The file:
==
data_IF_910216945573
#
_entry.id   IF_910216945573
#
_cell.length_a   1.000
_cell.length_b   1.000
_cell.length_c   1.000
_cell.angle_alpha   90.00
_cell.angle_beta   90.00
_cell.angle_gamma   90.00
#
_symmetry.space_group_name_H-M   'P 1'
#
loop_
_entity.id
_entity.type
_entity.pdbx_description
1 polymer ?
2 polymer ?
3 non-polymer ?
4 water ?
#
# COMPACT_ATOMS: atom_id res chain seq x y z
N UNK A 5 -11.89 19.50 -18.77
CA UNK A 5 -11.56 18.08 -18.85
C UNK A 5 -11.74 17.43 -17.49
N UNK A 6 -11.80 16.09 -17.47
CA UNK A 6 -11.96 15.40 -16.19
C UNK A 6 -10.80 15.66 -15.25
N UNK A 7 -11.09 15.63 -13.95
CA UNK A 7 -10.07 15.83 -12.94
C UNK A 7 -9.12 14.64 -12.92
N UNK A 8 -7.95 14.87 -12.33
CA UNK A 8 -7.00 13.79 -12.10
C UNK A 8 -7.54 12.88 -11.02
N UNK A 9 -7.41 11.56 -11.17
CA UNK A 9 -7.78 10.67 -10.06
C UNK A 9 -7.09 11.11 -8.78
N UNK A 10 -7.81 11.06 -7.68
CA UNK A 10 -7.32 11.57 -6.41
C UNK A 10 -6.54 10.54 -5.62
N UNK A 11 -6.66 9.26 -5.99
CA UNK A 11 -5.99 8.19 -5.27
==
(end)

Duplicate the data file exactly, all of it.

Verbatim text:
data_IF_910216945573
#
_entry.id   IF_910216945573
#
_cell.length_a   1.000
_cell.length_b   1.000
_cell.length_c   1.000
_cell.angle_alpha   90.00
_cell.angle_beta   90.00
_cell.angle_gamma   90.00
#
_symmetry.space_group_name_H-M   'P 1'
#
loop_
_entity.id
_entity.type
_entity.pdbx_description
1 polymer ?
2 polymer ?
3 non-polymer ?
4 water ?
#
# COMPACT_ATOMS: atom_id res chain seq x y z
N UNK A 5 -11.89 19.50 -18.77
CA UNK A 5 -11.56 18.08 -18.85
C UNK A 5 -11.74 17.43 -17.49
N UNK A 6 -11.80 16.09 -17.47
CA UNK A 6 -11.96 15.40 -16.19
C UNK A 6 -10.80 15.66 -15.25
N UNK A 7 -11.09 15.63 -13.95
CA UNK A 7 -10.07 15.83 -12.94
C UNK A 7 -9.12 14.64 -12.92
N UNK A 8 -7.95 14.87 -12.33
CA UNK A 8 -7.00 13.79 -12.10
C UNK A 8 -7.54 12.88 -11.02
N UNK A 9 -7.41 11.56 -11.17
CA UNK A 9 -7.78 10.67 -10.06
C UNK A 9 -7.09 11.11 -8.78
N UNK A 10 -7.81 11.06 -7.68
CA UNK A 10 -7.32 11.57 -6.41
C UNK A 10 -6.54 10.54 -5.62
N UNK A 11 -6.66 9.26 -5.99
CA UNK A 11 -5.99 8.19 -5.27